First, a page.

For as long as solid state drives have been a thing, Intel has been known for making some of the highest quality SSDs on the market. However, this usually came with a pretty hefty premium, like the 750 series when they first launched. Then, in August of 2016, they introduced their first budget friendly NVME M.2 SSD with the 600p. It was a great value, if you were willing to give up a little speed when compared to other NVME SSDs. The Intel 600p advertised sequential read and write speeds of around 1800 and 560 MB/s. Although this is much higher than the saturation point of a SATA 6 SSD (550 read and 520 write), it was still much slower that the average NVME SSD. However, it was also much cheaper than your average NVME M.2. At launch, I paid only $69.99 at launch for a 250 gb 600p.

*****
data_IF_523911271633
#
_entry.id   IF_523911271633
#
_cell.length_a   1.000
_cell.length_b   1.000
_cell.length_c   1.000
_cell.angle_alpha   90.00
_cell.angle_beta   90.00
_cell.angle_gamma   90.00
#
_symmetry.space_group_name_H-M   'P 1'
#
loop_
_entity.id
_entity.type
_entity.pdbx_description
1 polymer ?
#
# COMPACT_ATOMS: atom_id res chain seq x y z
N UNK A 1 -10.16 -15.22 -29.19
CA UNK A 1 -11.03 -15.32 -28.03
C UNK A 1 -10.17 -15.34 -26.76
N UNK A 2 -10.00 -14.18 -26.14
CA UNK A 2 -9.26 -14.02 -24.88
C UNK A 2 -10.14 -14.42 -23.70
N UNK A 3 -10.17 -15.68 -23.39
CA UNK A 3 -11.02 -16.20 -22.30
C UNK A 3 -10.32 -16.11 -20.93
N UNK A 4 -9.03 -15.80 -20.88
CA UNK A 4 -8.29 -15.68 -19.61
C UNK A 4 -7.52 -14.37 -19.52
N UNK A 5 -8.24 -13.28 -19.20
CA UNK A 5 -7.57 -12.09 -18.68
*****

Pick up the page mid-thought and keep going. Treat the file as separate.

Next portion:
Now, about two years later, Intel has done it again with the launch of their all new 660p NVME M.2. This is Intels latest offering of PCIE gen 3 X4 NVMe SSDs and the first consumer QLC, or Quad Level Cell drive to hit the market. They come in 512 GB, 1024 GB and 2048 GB variants and advertise speeds of up to 1800 on the read and 1800 on the write. The read speeds may be the same as the 660p, but the write speeds are estimated at over 1200 MB/s faster than the 600p. They have also priced the 660p below the launch price of the 600p. So, we have a faster, cheaper drive that its predecessor, potentially. We recently picked up a 660p to run it through our suite of benchmarks. Now let’s see how it did.
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